When I first saw the pilot for NBC’s Awake, starring Jason Isaacs, I had the familiar feeling of simultaneous excitement and apprehension that I think many television critics have when pre-screening shows before the new season. Excitement because the series looks really engaging and good; apprehension because it’s almost too good to last. It made me even more nervous when NBC kept waffling on the premiere date. Now that the premiere is just about here (next Thursday, March 1 at 10pm ET) and in fact, the pilot is already available to view (see above), we thought we should talk about the show. So we did — with series lead Jason Isaacs.
If you haven’t yet seen the pilot episode, Awake stars Isaacs as L.A. Robbery/Homicide Division detective Michael Britten, who gets into a terrible car wreck along with his wife and son (played by Laura Allen and Dylan Minnette). When he wakes up, his son has died — or so it seems. As Britten forges ahead with his life, solving crimes and dealing with the everyday, his behavior becomes progressively erratic because every time he goes to sleep, he has vivid dreams of an alternate world in which his wife died in the crash, and his son is alive. In each of his two worlds, he has a different analyst trying to convince him that his alternate existence is an illusion.
“To use pop psychology, he’s obviously living in denial,” Isaacs says of his character. “Clearly, one of these worlds is a dream. There’s no way of avoiding it. It’s just not possible for there to be two realities where his wife and his son are both alive, but he’s not that keen to move on, because this way he has both his wife and his son, and doesn’t have to experience the loss of either of them, really.”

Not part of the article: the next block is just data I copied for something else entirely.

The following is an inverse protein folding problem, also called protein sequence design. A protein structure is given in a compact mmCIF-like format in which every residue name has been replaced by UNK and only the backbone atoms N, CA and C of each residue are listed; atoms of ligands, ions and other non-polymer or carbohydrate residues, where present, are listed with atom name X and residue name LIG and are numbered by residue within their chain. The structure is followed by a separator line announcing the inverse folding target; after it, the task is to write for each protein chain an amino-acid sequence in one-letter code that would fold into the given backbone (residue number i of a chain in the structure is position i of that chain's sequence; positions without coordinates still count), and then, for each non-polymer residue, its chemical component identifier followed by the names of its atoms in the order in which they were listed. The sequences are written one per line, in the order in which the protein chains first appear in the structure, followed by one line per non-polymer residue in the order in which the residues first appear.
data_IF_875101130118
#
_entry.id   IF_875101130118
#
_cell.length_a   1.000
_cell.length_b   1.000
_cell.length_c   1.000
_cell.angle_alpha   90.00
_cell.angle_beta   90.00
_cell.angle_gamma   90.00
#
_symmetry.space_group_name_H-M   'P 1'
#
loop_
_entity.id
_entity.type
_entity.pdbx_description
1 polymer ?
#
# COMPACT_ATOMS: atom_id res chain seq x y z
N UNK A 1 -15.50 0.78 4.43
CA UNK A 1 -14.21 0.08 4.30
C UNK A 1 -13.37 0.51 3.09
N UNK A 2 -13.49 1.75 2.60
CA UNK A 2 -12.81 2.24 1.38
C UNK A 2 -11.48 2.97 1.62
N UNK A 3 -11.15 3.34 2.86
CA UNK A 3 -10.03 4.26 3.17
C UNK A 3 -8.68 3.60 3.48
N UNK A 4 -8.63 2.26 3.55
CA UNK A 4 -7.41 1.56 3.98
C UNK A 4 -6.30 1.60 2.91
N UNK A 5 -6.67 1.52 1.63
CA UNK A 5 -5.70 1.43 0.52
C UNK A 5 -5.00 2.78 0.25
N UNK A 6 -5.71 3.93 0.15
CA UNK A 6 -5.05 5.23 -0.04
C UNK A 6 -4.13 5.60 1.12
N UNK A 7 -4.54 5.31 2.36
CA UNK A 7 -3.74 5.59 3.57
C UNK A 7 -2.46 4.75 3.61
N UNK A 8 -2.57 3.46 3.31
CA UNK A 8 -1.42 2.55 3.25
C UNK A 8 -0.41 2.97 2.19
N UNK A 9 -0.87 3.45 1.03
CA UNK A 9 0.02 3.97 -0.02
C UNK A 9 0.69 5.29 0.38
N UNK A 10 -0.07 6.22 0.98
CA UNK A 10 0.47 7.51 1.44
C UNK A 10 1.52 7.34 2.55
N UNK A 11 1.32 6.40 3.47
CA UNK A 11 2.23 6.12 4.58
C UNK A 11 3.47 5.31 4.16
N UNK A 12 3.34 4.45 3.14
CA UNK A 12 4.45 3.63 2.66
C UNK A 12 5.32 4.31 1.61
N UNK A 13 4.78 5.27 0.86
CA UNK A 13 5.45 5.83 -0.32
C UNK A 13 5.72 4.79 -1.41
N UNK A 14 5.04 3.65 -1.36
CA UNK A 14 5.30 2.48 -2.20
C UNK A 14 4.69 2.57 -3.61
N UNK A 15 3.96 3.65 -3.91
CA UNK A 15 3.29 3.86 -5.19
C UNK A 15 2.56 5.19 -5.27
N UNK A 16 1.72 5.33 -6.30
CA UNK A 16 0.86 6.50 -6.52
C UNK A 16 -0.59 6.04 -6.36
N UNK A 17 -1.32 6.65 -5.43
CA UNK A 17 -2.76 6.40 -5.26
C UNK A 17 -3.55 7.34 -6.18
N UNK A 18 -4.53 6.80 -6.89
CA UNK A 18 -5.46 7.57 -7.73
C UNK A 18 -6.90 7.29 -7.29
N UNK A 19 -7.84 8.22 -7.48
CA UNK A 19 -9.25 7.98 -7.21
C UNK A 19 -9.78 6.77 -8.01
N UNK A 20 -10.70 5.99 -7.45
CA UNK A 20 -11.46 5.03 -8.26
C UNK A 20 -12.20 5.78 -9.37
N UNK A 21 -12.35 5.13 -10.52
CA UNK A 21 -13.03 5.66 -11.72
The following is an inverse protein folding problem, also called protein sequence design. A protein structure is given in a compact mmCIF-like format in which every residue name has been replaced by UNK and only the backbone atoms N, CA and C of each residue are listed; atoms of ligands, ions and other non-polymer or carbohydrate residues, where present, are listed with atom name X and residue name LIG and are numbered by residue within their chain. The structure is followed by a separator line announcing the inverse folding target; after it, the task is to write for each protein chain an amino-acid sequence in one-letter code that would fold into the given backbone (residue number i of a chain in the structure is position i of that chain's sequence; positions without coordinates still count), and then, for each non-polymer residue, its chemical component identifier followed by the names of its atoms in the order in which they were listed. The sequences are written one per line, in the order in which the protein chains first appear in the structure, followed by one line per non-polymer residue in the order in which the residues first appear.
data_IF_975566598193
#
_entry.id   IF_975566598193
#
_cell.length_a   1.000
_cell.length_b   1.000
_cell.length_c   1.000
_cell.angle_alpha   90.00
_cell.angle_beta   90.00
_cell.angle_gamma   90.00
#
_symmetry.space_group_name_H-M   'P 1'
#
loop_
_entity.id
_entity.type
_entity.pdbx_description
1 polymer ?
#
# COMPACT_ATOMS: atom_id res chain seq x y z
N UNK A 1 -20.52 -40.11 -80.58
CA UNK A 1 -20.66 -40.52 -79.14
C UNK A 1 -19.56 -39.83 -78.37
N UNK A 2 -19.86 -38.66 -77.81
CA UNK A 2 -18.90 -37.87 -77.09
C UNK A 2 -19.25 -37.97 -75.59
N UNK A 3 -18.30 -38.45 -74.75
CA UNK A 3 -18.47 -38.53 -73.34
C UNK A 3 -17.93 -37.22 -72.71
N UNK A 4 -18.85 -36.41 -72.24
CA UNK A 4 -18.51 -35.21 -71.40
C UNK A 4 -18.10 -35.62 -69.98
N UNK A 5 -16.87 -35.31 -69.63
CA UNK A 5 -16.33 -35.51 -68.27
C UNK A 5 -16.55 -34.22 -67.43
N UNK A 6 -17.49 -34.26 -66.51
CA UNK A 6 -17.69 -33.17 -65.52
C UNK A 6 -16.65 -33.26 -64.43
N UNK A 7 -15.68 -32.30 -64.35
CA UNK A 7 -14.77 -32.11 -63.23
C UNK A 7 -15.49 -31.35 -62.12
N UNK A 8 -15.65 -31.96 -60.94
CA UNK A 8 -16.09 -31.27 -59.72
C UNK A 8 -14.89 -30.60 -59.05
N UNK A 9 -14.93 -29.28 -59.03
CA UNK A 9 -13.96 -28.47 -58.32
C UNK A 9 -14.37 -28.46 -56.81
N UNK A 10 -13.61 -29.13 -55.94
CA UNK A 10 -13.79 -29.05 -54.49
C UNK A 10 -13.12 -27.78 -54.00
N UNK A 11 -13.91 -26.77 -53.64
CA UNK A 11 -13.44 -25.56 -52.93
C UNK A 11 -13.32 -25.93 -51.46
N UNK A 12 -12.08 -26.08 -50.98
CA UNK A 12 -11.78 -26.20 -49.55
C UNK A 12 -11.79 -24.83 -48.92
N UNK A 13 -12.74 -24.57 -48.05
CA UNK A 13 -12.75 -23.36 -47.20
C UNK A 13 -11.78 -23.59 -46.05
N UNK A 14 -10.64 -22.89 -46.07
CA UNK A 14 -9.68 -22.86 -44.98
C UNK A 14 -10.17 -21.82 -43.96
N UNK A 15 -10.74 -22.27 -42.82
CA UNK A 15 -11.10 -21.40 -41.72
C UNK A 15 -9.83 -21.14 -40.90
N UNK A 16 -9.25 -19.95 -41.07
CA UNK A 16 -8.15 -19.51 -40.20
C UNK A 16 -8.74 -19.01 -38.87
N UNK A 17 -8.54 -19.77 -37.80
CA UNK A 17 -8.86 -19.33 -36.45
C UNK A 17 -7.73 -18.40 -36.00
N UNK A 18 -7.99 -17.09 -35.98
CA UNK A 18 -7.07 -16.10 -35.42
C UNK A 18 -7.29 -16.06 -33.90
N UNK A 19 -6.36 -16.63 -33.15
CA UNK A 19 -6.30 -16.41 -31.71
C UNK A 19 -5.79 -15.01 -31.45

It’s a complex scenario, compounded by the fact that Britten deals with death and its after-effects on a daily basis in his work. “He’s not stupid. … He knows what’s coming — and he sees it,” Isaacs explains. “He sees what his life is like to have lost his son. He sees what his son’s life is like to have lost a mother, and he’s living this strange existence between these two worlds, and I don’t blame him for not being that keen to get to the next stage. Who knows how long we can sustain it for? Hopefully, as long as it stays entertaining.”
The premise is undeniably compelling, but also incredibly precarious. It’s unrealistic that the pattern could continue for years and years without coming to a crisis point — yet once that crisis point is reached and the conceit of the series is given up, the mystery could easily become whether or not the show can continue.
“There’s no question it’s challenging,” Isaacs says of the issue of sustaining the illusion for any length of time. At the same time, he’s confident in the talent surrounding him on Awake. “We’ve got a bunch of very experienced writers who have written things from HBO shows to The X Files, to 24 and everything in between. And they are challenged. All of them have said that it’s the hardest job that they’ve ever had. But sometimes that’s a good thing. … If it comes easily, that they could write in their sleep, I personally wouldn’t want to act — and I think the audience wouldn’t want to watch.”